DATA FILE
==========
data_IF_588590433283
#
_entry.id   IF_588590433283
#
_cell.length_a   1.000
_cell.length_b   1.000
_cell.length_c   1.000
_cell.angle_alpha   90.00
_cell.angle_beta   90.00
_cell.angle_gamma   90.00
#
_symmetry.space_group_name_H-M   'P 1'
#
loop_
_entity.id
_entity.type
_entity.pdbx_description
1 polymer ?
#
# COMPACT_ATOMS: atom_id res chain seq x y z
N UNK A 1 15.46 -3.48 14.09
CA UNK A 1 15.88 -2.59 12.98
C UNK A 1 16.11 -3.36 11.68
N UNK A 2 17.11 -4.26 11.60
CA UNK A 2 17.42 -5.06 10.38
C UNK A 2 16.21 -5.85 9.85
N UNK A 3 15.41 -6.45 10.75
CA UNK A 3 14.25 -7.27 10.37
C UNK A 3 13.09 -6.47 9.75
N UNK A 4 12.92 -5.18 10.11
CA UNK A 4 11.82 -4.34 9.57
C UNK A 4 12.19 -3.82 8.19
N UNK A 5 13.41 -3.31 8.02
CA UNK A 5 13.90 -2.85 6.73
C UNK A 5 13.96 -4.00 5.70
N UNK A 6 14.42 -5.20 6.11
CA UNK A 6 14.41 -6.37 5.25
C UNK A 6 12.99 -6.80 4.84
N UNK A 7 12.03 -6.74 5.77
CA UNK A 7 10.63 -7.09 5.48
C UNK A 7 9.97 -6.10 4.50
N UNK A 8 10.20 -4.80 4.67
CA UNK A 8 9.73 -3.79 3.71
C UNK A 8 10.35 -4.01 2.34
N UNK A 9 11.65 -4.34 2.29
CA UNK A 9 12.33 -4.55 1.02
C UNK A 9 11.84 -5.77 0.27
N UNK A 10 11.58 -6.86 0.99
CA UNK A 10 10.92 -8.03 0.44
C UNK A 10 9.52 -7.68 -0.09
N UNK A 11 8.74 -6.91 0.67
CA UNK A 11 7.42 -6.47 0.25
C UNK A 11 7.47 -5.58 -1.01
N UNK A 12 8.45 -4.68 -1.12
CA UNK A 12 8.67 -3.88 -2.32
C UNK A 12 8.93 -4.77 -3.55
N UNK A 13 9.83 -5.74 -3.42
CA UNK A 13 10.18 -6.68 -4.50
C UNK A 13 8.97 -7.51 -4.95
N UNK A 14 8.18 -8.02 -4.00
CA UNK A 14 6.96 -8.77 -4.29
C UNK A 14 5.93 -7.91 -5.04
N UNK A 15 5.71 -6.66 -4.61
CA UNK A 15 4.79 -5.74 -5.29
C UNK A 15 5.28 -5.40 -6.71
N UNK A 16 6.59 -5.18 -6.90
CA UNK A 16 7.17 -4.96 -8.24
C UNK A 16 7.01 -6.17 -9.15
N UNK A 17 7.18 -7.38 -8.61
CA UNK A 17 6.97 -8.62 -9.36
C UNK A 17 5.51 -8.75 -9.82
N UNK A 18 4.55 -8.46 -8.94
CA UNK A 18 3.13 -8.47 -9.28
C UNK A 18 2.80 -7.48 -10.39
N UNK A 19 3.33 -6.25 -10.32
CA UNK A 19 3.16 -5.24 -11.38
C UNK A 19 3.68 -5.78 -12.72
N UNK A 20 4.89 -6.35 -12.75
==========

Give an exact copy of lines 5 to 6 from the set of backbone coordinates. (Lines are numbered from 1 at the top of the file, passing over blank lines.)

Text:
_cell.length_a   1.000
_cell.length_b   1.000